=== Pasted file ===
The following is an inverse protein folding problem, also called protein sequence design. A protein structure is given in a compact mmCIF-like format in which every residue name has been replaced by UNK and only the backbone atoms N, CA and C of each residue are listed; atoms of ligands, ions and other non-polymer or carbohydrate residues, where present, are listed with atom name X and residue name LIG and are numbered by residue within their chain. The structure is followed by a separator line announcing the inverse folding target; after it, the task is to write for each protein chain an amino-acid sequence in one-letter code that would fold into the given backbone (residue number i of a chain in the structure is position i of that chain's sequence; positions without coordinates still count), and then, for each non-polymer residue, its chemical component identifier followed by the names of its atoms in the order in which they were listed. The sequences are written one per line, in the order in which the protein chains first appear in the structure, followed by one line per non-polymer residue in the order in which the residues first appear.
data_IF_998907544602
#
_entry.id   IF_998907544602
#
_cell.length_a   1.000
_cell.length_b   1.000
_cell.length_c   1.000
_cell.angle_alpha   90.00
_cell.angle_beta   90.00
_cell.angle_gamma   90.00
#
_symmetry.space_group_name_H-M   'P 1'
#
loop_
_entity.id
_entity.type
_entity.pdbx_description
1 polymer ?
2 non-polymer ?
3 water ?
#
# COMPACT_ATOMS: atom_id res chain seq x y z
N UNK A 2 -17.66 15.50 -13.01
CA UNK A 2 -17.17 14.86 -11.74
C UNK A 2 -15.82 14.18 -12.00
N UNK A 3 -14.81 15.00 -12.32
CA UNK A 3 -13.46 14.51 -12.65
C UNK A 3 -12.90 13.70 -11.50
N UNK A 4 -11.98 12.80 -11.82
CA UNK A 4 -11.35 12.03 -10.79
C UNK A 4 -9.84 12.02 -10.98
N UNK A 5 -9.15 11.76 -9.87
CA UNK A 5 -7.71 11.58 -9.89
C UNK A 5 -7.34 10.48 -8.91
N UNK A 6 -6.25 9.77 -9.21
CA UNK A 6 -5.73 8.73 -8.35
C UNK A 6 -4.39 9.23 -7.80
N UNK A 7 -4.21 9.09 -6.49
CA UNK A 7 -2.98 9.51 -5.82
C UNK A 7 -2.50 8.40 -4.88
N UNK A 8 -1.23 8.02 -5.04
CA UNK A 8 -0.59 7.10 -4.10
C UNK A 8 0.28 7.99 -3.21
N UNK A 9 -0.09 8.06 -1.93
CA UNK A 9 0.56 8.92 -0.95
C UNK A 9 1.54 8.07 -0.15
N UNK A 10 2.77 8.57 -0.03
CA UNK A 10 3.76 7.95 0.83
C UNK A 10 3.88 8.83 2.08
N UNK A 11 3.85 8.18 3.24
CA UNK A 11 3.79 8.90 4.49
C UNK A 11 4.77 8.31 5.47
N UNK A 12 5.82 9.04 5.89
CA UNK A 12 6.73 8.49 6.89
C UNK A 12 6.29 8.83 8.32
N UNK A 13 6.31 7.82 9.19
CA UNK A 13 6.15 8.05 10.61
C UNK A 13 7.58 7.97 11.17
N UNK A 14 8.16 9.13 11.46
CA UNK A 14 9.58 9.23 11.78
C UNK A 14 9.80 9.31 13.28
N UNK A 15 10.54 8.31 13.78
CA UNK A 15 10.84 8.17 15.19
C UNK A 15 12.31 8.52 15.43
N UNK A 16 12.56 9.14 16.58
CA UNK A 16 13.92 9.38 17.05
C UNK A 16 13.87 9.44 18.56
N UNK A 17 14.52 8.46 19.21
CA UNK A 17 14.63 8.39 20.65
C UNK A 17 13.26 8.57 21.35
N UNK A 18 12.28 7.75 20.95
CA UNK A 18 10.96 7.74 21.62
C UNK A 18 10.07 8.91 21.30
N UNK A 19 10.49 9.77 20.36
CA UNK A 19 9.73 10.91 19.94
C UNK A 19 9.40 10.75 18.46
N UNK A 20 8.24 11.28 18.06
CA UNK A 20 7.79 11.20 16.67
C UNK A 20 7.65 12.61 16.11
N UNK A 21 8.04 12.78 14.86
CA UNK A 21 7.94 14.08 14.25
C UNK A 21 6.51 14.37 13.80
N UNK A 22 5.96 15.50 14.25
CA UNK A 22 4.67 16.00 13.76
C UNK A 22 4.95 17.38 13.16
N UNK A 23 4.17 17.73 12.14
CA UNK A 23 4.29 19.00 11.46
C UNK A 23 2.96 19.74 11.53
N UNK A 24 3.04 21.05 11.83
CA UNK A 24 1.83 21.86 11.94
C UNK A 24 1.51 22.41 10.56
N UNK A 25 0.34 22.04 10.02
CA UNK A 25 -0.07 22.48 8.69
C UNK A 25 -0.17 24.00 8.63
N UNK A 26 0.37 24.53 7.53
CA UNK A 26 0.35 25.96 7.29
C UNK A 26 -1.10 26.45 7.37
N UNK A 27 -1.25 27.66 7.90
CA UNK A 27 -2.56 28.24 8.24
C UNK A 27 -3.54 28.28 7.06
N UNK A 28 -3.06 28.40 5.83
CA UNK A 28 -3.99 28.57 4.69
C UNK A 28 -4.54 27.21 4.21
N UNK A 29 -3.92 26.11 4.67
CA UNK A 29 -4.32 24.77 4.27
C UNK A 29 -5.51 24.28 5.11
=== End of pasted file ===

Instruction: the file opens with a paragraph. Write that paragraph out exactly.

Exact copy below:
The following is an inverse protein folding problem, also called protein sequence design. A protein structure is given in a compact mmCIF-like format in which every residue name has been replaced by UNK and only the backbone atoms N, CA and C of each residue are listed; atoms of ligands, ions and other non-polymer or carbohydrate residues, where present, are listed with atom name X and residue name LIG and are numbered by residue within their chain. The structure is followed by a separator line announcing the inverse folding target; after it, the task is to write for each protein chain an amino-acid sequence in one-letter code that would fold into the given backbone (residue number i of a chain in the structure is position i of that chain's sequence; positions without coordinates still count), and then, for each non-polymer residue, its chemical component identifier followed by the names of its atoms in the order in which they were listed. The sequences are written one per line, in the order in which the protein chains first appear in the structure, followed by one line per non-polymer residue in the order in which the residues first appear.